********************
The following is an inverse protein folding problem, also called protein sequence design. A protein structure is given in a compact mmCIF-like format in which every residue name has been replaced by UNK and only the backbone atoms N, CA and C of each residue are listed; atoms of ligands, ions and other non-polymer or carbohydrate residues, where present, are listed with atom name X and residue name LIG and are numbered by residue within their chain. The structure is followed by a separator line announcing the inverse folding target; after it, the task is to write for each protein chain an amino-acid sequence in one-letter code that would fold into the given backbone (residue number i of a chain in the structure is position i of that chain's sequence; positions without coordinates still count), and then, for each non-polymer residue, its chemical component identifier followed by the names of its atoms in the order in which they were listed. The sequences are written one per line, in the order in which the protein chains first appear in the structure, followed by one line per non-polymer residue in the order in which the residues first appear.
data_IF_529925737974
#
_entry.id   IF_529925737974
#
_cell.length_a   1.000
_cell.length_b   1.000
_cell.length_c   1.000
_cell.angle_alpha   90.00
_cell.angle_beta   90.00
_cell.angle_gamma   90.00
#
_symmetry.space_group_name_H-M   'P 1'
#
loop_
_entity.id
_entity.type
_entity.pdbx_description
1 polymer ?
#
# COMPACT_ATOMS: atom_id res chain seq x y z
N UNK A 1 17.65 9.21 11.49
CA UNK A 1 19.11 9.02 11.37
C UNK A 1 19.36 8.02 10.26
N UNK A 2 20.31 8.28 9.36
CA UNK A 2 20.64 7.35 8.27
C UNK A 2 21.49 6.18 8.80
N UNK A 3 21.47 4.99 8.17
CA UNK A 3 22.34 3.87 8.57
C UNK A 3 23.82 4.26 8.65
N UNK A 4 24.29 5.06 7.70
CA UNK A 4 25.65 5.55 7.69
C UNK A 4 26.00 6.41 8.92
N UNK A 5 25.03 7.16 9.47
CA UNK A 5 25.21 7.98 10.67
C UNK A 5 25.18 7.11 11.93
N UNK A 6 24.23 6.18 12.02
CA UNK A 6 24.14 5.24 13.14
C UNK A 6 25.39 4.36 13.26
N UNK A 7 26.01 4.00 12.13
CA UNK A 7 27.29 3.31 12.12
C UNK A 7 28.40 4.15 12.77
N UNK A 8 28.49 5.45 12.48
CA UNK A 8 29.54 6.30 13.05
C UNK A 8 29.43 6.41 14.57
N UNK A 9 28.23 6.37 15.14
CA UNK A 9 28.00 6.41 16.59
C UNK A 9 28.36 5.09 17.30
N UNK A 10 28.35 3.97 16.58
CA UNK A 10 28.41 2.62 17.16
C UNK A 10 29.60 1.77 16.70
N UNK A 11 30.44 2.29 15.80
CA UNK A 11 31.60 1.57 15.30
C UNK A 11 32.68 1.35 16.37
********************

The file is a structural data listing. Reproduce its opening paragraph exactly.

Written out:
The following is an inverse protein folding problem, also called protein sequence design. A protein structure is given in a compact mmCIF-like format in which every residue name has been replaced by UNK and only the backbone atoms N, CA and C of each residue are listed; atoms of ligands, ions and other non-polymer or carbohydrate residues, where present, are listed with atom name X and residue name LIG and are numbered by residue within their chain. The structure is followed by a separator line announcing the inverse folding target; after it, the task is to write for each protein chain an amino-acid sequence in one-letter code that would fold into the given backbone (residue number i of a chain in the structure is position i of that chain's sequence; positions without coordinates still count), and then, for each non-polymer residue, its chemical component identifier followed by the names of its atoms in the order in which they were listed. The sequences are written one per line, in the order in which the protein chains first appear in the structure, followed by one line per non-polymer residue in the order in which the residues first appear.